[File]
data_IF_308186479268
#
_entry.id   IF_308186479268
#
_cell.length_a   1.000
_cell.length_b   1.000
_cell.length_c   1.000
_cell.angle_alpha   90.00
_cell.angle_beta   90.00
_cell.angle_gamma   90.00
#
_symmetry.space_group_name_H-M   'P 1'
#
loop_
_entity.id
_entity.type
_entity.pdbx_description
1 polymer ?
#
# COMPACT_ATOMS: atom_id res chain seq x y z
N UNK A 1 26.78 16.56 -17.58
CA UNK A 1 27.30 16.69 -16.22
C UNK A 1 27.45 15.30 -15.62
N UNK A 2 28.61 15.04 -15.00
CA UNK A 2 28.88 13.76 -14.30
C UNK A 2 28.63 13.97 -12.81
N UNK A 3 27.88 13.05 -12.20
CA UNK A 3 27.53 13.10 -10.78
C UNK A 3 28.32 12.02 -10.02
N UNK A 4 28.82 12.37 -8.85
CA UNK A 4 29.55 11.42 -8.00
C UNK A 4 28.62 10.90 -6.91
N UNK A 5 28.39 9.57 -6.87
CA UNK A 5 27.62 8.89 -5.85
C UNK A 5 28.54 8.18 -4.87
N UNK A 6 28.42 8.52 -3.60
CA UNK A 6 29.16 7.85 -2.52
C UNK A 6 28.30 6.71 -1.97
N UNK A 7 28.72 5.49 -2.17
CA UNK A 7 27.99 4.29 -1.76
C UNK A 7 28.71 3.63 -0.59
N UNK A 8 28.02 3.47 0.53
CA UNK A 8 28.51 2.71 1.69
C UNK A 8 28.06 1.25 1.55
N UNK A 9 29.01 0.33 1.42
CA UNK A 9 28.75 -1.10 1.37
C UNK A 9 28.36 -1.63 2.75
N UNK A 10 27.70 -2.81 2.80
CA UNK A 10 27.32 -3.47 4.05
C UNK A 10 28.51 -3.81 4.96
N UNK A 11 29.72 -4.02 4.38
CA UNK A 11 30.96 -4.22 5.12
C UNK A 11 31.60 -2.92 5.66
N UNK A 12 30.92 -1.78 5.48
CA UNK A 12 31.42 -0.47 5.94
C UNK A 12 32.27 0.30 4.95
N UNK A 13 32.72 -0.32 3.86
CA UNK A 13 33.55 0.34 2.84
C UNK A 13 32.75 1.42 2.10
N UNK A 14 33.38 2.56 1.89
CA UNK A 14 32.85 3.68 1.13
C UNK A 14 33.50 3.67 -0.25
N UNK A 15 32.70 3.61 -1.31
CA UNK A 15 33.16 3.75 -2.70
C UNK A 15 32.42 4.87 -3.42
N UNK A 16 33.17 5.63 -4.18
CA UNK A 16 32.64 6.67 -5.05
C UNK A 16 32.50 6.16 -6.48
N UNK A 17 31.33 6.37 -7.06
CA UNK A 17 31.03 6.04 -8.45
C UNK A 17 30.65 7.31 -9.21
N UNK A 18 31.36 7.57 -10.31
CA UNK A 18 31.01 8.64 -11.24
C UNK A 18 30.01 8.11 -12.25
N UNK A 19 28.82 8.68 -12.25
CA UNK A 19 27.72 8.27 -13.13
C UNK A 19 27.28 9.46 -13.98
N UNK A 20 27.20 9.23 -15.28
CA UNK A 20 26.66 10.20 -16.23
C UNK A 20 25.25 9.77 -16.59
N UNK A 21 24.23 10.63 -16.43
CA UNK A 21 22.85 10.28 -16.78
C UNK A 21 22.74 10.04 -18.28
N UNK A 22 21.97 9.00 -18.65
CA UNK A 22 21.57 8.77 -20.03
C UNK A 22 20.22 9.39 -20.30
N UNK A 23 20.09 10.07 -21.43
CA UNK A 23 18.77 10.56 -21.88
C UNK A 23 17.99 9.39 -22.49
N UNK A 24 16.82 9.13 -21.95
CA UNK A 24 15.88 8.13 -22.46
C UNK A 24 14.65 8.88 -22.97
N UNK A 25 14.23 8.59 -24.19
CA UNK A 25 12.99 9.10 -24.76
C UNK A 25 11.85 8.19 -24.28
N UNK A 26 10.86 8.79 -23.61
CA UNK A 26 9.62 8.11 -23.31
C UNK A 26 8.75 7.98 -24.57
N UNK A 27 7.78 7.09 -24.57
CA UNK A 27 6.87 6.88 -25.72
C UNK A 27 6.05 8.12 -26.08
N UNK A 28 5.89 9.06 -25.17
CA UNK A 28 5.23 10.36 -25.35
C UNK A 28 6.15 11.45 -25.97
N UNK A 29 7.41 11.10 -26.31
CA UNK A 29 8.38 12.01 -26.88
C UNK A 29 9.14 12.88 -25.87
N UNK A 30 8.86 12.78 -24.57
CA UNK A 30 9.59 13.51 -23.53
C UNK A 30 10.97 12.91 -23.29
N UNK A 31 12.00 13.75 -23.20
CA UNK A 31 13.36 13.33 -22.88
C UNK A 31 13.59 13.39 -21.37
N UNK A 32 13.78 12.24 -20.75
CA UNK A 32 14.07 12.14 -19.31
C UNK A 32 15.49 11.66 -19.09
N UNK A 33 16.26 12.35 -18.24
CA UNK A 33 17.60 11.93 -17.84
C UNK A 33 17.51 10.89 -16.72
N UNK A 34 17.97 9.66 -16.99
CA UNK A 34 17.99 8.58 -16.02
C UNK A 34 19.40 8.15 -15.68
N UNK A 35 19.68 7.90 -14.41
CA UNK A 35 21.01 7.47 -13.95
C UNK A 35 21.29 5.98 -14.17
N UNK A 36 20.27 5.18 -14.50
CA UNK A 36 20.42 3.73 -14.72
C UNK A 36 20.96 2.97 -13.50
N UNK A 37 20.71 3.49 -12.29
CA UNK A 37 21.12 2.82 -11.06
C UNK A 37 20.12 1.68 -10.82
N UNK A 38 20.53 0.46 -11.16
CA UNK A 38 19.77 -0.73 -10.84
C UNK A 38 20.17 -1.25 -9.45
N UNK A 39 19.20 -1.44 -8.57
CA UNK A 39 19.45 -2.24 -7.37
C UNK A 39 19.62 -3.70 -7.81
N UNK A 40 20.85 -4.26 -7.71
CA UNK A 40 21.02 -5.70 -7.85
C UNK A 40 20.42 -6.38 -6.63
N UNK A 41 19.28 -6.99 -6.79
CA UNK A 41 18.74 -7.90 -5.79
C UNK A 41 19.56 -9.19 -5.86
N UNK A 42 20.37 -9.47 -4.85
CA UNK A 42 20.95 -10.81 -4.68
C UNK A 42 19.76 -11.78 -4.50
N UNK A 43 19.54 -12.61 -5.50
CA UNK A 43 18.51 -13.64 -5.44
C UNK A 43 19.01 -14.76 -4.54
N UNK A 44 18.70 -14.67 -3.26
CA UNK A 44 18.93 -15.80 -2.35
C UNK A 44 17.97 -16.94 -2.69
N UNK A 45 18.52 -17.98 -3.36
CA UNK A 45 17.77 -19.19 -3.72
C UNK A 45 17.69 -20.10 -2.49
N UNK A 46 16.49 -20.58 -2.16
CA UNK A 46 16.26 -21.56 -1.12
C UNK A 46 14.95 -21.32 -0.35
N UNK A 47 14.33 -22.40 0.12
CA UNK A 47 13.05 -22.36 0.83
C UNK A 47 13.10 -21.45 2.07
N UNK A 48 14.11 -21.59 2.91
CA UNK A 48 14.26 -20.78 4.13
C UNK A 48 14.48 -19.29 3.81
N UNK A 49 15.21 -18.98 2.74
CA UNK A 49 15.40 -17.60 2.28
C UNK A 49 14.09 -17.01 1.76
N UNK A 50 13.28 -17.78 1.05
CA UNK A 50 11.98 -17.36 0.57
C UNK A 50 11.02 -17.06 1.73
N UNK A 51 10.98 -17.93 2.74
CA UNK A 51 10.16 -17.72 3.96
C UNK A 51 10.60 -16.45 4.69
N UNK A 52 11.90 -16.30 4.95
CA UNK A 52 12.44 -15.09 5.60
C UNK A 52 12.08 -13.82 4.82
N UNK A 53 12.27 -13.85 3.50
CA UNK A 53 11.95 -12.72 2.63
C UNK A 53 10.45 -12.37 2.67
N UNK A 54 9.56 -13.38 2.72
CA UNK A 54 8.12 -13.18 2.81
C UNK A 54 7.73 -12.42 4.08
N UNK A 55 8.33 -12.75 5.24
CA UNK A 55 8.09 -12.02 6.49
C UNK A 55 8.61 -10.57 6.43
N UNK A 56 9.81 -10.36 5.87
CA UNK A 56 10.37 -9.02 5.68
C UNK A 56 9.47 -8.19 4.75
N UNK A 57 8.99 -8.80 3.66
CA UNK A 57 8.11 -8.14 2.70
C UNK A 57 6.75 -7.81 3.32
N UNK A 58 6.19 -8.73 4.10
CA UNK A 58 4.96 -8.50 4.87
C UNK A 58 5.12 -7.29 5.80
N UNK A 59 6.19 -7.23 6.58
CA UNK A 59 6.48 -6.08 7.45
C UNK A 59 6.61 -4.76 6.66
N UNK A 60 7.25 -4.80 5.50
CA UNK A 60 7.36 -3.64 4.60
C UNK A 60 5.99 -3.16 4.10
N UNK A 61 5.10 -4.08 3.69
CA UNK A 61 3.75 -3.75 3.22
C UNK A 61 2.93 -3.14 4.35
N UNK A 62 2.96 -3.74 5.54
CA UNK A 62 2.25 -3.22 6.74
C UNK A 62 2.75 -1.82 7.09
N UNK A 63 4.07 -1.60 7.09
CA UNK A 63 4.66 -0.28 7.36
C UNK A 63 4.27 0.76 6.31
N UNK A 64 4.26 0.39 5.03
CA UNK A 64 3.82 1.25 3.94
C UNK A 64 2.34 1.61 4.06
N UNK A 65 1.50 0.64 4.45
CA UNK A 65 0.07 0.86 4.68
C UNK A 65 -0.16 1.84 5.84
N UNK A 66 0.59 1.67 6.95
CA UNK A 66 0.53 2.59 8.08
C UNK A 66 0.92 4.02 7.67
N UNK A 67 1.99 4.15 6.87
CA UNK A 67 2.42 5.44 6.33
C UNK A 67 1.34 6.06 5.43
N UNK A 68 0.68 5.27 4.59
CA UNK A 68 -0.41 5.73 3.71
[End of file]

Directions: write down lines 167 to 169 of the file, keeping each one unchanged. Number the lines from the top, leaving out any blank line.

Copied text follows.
C UNK A 49 14.09 -17.01 1.76
N UNK A 50 13.28 -17.78 1.05
CA UNK A 50 11.98 -17.36 0.57